• Keep holding the flame in place until the wick begins to melt and catch fire, which usually takes 15-30 seconds.
  • Once the wick ignites and begins glowing red, you can safely blow out the match or lighter and set it aside.
  • Allow the wick to burn for a few minutes before blowing it out to let the melted wax pool properly.

Maintaining the flame at the tip of the wick as it ignites is key to lighting a candle correctly. This melts the wax immediately surrounding the wick so it can act as fuel for a proper burn. If the wick lights but the wax isn’t melted, it can lead to smoke and blowouts.

For more tips, see “Your Foolproof Guide to Burning a Candle Correctly” (

Letting the Candle Pool

One of the most important steps in properly lighting a candle is allowing time for the wax to pool across the entire top surface before extinguishing the flame. As explained by The Candle Review, “A larger (width and height) wax pool means better scent throw. This occurs as the scent molecules (which are trapped in the wax) are released into the air once the wax liquefies.”1 Allowing the wax to pool fully ensures more fragrance is released and evenly distributed into the air.

According to The Melt Co., pooling also helps maximize the lifespan of the candle. They recommend allowing the wax to liquefy all the way to the edges before blowing out the flame. This prevents tunneling, which is when a narrow channel forms down the center of the candle. Tunneling makes the candle burn unevenly, and can prevent full fragrance release if the edges don’t properly melt. Letting the wax pool fully before extinguishing allows for an even burn and extended usage.

Candle Placement

Proper candle placement is important for safety and maximizing fragrance. Avoid placing candles too close to drafts, vents, or frequently opened doors and windows, as the breeze can blow out the flame or make the candle burn unevenly. According to The Harlem Candle Company, “Candles placed beside vents or near doors that open frequently will not only disturb the candle’s burn, but the scent throw as well.”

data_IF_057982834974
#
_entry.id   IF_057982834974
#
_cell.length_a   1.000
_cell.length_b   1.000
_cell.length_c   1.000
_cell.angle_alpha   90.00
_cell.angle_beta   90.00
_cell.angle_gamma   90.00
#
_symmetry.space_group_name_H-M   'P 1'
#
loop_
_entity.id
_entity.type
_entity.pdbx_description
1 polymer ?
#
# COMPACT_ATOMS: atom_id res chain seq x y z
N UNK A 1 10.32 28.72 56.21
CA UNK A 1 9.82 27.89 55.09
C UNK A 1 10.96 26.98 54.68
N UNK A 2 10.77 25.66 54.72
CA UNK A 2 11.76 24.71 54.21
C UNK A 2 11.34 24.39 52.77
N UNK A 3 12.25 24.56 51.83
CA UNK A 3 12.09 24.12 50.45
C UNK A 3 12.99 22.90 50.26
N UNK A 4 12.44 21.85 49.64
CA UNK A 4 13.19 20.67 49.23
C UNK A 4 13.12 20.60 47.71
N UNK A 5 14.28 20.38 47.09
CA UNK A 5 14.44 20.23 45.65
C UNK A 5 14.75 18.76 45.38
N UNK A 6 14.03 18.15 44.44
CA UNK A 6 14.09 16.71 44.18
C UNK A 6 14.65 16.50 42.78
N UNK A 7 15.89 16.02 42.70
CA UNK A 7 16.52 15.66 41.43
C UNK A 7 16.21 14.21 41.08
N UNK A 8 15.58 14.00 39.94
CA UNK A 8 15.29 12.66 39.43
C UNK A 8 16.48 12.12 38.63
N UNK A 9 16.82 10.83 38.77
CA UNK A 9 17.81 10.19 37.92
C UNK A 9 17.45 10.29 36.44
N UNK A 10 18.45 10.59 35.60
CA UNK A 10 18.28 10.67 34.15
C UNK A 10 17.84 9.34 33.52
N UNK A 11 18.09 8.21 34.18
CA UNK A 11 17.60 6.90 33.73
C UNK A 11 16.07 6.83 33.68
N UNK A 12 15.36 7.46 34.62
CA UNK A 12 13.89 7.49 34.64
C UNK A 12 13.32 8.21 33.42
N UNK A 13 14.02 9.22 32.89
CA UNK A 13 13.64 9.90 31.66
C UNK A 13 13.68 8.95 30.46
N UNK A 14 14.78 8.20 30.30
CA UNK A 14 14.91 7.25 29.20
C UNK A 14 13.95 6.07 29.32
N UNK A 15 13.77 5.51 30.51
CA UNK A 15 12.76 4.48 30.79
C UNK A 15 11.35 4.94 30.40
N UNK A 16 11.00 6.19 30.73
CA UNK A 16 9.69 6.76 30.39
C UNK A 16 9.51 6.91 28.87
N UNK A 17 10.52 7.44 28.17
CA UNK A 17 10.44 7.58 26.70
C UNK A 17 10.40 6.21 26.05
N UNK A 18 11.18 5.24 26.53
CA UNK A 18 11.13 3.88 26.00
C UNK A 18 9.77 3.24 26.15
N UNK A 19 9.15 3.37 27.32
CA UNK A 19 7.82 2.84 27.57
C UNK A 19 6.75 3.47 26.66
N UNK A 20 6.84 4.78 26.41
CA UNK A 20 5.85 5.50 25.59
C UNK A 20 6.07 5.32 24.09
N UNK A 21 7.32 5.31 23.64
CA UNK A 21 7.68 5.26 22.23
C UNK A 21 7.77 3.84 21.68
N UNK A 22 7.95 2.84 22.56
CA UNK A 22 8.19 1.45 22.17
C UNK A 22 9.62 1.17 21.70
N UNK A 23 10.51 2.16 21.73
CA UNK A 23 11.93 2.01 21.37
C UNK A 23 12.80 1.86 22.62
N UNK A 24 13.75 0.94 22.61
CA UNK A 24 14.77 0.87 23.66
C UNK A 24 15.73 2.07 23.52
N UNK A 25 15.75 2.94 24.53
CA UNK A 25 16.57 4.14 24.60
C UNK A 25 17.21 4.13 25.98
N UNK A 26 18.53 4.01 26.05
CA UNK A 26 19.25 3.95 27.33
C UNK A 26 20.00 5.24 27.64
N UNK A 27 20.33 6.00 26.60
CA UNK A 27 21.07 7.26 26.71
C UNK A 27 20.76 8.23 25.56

For the best results, place candles on stable, level surfaces at least 3 feet from drafts. Elevated placements like shelves, mantels, and tabletops allow fragrance to circulate. Candles can be grouped together for visual impact, but leave several inches between candles for safety.

Popular candle placement spots are coffee tables, nightstands, bathroom counters, and kitchen islands. Just be sure to keep candles away from table linens or other flammable materials.

The Soy Delicious Candle Company recommends keeping candles “away from children’s reach and never leave a burning candle unattended.” With some strategic planning and safety precautions, you can find the perfect spots to place candles in your home.


Supervising the Candle

One of the most important safety tips when burning candles is to never leave them unattended. According to the National Fire Protection Association (NFPA), two of every five home candle fires start because the candle was too close to something that could catch fire Source. It only takes a moment for a curious pet or a draft to cause the flame to catch on nearby curtains, furniture, clothing or other flammable items. The safest practice is to always remain in the same room with an actively burning candle and to keep it in sight.